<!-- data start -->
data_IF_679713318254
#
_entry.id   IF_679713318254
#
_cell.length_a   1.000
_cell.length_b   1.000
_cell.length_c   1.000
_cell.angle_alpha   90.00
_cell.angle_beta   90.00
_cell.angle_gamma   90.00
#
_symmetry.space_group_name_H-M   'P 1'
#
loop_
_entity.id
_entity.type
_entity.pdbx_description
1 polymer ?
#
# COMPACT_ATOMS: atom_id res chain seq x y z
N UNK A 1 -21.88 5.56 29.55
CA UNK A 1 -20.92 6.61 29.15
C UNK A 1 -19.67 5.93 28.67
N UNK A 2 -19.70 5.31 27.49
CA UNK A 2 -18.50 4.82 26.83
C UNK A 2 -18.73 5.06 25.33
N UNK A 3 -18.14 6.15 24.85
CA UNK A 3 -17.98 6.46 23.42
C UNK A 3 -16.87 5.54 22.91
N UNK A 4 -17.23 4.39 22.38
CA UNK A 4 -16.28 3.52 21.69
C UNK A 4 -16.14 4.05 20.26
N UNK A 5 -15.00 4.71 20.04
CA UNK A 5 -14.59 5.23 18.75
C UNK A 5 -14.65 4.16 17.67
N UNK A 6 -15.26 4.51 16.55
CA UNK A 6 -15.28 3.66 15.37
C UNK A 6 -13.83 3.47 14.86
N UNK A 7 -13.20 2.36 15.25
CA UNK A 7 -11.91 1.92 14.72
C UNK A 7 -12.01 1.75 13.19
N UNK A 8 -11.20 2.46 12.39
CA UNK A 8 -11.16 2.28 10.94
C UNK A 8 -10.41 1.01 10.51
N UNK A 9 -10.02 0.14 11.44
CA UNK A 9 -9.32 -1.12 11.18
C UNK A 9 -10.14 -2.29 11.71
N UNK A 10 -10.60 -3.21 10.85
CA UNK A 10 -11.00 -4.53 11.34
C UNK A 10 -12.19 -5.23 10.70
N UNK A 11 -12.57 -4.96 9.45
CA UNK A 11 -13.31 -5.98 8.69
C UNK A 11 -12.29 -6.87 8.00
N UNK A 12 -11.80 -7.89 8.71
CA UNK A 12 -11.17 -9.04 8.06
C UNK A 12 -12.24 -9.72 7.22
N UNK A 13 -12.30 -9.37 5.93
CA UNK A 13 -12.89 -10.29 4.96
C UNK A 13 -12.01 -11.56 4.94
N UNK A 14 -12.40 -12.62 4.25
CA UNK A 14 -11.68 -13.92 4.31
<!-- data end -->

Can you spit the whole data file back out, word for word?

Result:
data_IF_679713318254
#
_entry.id   IF_679713318254
#
_cell.length_a   1.000
_cell.length_b   1.000
_cell.length_c   1.000
_cell.angle_alpha   90.00
_cell.angle_beta   90.00
_cell.angle_gamma   90.00
#
_symmetry.space_group_name_H-M   'P 1'
#
loop_
_entity.id
_entity.type
_entity.pdbx_description
1 polymer ?
#
# COMPACT_ATOMS: atom_id res chain seq x y z
N UNK A 1 -21.88 5.56 29.55
CA UNK A 1 -20.92 6.61 29.15
C UNK A 1 -19.67 5.93 28.67
N UNK A 2 -19.70 5.31 27.49
CA UNK A 2 -18.50 4.82 26.83
C UNK A 2 -18.73 5.06 25.33
N UNK A 3 -18.14 6.15 24.85
CA UNK A 3 -17.98 6.46 23.42
C UNK A 3 -16.87 5.54 22.91
N UNK A 4 -17.23 4.39 22.38
CA UNK A 4 -16.28 3.52 21.69
C UNK A 4 -16.14 4.05 20.26
N UNK A 5 -15.00 4.71 20.04
CA UNK A 5 -14.59 5.23 18.75
C UNK A 5 -14.65 4.16 17.67
N UNK A 6 -15.26 4.51 16.55
CA UNK A 6 -15.28 3.66 15.37
C UNK A 6 -13.83 3.47 14.86
N UNK A 7 -13.20 2.36 15.25
CA UNK A 7 -11.91 1.92 14.72
C UNK A 7 -12.01 1.75 13.19
N UNK A 8 -11.20 2.46 12.39
CA UNK A 8 -11.16 2.28 10.94
C UNK A 8 -10.41 1.01 10.51
N UNK A 9 -10.02 0.14 11.44
CA UNK A 9 -9.32 -1.12 11.18
C UNK A 9 -10.14 -2.29 11.71
N UNK A 10 -10.60 -3.21 10.85
CA UNK A 10 -11.00 -4.53 11.34
C UNK A 10 -12.19 -5.23 10.70
N UNK A 11 -12.57 -4.96 9.45
CA UNK A 11 -13.31 -5.98 8.69
C UNK A 11 -12.29 -6.87 8.00
N UNK A 12 -11.80 -7.89 8.71
CA UNK A 12 -11.17 -9.04 8.06
C UNK A 12 -12.24 -9.72 7.22
N UNK A 13 -12.30 -9.37 5.93
CA UNK A 13 -12.89 -10.29 4.96
C UNK A 13 -12.01 -11.56 4.94
N UNK A 14 -12.40 -12.62 4.25
CA UNK A 14 -11.68 -13.92 4.31